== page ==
With his usual clarity, Paul Krugman explains why the current economic situation is looking a lot like 1938. It's not a pretty picture, and what's so bracing about Krugman's analysis is that despite the note of hope on which he ends, it's hard to avoid the conclusion that our current political situation makes doing what's necessary all but impossible:
The economic moral is clear: when the economy is deeply depressed, the usual rules don’t apply. Austerity is self-defeating: when everyone tries to pay down debt at the same time, the result is depression and deflation, and debt problems grow even worse. And conversely, it is possible — indeed, necessary — for the nation as a whole to spend its way out of debt: a temporary surge of deficit spending, on a sufficient scale, can cure problems brought on by past excesses.
But the story of 1938 also shows how hard it is to apply these insights. Even under F.D.R., there was never the political will to do what was needed to end the Great Depression; its eventual resolution came essentially by accident.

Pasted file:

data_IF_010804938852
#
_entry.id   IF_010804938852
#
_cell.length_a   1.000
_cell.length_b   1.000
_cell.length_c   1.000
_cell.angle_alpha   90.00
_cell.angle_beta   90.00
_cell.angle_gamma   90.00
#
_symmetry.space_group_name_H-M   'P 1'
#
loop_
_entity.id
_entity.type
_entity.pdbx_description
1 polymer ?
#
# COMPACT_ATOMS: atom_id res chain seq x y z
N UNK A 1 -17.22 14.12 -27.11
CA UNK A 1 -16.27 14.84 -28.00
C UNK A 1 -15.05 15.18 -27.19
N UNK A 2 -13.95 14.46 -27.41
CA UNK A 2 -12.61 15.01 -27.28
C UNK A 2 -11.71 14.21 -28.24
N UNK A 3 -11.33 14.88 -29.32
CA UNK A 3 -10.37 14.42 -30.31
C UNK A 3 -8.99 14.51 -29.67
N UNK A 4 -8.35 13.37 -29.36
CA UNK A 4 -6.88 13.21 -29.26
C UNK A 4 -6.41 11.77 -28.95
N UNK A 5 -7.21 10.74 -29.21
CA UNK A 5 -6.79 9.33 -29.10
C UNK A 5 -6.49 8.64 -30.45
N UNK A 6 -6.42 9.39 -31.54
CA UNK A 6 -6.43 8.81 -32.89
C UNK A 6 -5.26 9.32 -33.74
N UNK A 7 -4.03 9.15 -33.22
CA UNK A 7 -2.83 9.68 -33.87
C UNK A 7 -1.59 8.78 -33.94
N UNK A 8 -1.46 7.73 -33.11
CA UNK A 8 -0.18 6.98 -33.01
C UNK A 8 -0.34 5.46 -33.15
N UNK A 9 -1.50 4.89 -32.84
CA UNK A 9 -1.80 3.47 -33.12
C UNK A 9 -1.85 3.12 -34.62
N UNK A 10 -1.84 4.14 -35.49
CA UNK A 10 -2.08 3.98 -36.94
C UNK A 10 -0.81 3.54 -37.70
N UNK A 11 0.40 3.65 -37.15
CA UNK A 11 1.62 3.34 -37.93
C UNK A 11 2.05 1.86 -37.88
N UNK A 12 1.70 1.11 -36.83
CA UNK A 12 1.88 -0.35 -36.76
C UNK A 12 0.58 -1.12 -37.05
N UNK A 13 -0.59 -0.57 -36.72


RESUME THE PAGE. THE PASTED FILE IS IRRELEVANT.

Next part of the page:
Everyone knows that World War II was what ultimately pulled the country out of the Depression for good. What conservatives don't like to admit is that the war was, as Krugman says, "a burst of deficit-financed government spending, on a scale that would never have been approved otherwise." It's encouraging that the administration is proposing a round of infrastructure spending. Maybe it will pass, and maybe it won't. If it does, it will be good for the country's future; goodness knows we need more infrastructure investments. But it probably won't be enough to make a profound difference in the national economy, at least not in the short or medium term. And there don't seem to be any accidents of sufficient size in the offing.
-- Paul Waldman
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